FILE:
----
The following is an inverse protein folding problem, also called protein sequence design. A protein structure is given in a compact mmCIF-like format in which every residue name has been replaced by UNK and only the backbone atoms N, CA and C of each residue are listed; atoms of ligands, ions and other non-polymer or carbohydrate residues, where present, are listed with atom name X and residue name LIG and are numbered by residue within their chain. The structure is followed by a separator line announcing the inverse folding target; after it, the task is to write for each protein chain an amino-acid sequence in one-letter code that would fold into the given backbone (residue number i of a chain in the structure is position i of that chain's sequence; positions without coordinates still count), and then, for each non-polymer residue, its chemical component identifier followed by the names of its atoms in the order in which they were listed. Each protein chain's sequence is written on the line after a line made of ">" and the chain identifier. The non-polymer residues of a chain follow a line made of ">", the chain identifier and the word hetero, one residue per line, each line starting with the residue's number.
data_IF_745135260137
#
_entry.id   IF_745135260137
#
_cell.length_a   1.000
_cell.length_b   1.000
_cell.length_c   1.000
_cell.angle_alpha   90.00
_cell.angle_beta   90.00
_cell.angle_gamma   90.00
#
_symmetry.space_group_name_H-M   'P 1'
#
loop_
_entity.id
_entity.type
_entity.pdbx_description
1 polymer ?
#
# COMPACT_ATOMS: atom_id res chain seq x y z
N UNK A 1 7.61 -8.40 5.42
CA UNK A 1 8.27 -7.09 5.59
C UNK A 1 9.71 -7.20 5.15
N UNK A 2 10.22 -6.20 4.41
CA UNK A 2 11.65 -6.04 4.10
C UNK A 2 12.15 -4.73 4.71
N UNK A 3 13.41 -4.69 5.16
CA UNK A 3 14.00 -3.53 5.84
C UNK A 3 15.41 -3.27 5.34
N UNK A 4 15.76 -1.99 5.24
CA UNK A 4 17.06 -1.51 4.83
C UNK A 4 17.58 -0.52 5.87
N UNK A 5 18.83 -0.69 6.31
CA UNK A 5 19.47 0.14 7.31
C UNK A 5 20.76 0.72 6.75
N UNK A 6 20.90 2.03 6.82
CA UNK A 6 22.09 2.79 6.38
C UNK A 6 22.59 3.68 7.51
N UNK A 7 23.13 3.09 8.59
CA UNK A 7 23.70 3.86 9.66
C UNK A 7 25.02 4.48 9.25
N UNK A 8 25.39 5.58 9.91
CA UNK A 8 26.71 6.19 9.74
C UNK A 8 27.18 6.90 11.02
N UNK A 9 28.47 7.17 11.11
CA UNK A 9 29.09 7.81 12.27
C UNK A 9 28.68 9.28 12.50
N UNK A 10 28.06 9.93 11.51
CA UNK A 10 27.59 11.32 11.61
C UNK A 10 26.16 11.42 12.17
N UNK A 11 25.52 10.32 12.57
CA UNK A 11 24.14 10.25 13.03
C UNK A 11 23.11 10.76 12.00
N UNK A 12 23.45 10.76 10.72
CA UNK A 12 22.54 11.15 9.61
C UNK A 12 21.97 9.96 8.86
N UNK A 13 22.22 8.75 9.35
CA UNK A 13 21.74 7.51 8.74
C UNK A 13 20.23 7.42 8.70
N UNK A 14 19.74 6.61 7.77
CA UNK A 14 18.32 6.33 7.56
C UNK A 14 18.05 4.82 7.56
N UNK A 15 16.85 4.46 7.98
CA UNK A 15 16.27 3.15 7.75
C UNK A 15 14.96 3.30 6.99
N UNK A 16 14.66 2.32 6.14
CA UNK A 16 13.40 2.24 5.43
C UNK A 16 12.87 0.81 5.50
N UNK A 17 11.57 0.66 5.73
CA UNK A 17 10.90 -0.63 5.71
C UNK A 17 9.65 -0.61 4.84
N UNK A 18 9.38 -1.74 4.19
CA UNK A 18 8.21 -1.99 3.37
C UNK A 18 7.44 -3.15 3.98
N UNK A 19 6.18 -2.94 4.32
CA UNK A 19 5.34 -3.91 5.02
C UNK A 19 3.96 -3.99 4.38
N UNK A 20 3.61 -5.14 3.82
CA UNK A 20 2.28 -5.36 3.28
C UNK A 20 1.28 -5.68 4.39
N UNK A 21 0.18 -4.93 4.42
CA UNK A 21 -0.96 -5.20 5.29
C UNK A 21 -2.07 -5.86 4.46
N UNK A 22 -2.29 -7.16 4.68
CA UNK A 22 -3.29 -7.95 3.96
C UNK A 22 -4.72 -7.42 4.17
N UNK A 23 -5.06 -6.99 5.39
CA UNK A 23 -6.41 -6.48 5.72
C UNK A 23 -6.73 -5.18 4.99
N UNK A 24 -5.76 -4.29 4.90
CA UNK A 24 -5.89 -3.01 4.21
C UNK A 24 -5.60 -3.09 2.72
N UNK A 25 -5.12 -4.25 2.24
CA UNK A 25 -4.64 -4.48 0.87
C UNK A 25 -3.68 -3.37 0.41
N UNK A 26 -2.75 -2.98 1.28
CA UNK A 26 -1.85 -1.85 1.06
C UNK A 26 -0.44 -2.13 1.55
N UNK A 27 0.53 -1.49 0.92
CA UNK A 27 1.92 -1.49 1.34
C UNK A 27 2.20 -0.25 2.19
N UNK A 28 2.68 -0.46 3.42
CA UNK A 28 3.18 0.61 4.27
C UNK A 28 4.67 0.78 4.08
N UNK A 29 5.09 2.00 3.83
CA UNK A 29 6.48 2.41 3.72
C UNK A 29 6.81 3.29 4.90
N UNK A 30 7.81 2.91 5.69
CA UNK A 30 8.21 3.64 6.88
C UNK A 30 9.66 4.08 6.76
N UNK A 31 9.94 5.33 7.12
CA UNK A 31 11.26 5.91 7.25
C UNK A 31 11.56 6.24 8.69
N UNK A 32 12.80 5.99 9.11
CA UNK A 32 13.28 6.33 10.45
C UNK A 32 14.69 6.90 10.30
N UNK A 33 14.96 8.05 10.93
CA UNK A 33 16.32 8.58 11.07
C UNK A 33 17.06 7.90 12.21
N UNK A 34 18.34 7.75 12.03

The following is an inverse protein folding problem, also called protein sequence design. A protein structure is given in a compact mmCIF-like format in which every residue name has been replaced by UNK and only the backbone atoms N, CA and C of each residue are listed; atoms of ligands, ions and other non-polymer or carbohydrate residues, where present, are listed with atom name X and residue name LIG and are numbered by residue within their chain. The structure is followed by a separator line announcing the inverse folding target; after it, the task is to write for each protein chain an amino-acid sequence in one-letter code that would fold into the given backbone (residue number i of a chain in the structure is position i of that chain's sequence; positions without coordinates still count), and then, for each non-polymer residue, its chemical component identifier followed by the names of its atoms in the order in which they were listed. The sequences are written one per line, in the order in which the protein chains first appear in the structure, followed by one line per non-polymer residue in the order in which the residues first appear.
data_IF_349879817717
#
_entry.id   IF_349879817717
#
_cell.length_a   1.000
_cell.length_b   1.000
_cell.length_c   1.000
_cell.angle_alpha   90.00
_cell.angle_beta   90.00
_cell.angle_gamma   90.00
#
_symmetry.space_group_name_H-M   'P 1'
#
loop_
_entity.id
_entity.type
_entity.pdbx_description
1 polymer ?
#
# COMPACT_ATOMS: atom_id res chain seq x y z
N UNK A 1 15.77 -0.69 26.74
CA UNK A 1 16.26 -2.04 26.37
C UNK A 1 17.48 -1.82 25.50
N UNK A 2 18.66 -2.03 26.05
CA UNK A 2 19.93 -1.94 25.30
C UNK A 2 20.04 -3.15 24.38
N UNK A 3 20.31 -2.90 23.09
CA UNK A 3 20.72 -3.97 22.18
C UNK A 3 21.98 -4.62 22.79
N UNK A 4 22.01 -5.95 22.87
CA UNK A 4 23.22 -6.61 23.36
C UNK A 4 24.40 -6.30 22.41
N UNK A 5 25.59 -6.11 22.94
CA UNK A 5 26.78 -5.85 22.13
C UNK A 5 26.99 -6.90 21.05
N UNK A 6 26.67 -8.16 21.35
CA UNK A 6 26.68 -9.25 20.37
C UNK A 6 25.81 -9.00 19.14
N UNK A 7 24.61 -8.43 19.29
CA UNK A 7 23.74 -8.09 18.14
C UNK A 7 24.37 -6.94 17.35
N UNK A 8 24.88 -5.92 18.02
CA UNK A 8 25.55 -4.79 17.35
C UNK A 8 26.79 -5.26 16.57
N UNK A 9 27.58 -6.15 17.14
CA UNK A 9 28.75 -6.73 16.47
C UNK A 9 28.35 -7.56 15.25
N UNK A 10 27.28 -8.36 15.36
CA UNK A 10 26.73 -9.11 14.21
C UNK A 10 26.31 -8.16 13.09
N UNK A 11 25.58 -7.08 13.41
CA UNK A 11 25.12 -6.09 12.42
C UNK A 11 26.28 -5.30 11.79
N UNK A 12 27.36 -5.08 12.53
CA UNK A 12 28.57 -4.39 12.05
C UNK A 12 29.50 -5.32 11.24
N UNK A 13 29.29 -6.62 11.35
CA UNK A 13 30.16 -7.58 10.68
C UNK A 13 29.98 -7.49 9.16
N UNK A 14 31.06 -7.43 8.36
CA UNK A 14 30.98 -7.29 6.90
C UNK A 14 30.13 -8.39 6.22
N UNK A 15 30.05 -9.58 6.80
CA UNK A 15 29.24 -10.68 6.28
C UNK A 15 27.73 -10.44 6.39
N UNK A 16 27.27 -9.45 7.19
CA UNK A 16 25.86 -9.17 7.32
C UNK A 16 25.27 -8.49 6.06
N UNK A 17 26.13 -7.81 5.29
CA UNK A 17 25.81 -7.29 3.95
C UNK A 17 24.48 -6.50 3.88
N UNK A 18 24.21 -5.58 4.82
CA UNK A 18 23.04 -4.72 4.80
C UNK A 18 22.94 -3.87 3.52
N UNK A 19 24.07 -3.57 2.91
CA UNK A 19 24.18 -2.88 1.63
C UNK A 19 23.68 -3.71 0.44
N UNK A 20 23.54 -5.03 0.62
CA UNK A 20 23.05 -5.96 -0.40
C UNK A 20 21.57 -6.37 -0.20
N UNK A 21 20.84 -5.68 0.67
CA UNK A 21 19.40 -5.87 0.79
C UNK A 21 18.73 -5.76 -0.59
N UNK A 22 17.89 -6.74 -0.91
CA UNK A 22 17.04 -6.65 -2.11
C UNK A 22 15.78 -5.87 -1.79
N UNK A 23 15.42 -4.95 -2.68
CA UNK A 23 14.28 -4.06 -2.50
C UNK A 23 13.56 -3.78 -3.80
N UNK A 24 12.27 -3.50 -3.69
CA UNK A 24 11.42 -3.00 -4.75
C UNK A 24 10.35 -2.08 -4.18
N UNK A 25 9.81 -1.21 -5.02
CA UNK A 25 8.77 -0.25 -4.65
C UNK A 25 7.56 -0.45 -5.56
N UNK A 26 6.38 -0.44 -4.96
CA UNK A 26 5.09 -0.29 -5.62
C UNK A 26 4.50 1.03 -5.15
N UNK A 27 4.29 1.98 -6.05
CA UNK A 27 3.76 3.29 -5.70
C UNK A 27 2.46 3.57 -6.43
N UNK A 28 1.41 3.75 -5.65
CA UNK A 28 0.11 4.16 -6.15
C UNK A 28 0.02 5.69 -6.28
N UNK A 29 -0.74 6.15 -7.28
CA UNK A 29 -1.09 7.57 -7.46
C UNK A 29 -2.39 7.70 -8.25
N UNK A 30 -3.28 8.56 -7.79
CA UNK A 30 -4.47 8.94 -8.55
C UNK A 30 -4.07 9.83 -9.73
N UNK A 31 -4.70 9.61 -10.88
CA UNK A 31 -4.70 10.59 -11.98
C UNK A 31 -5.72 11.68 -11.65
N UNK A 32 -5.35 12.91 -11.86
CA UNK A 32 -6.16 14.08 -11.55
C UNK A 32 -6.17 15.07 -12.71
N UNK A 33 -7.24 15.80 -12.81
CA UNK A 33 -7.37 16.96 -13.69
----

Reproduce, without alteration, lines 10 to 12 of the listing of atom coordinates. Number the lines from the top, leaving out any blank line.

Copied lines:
_cell.angle_beta   90.00
_cell.angle_gamma   90.00
#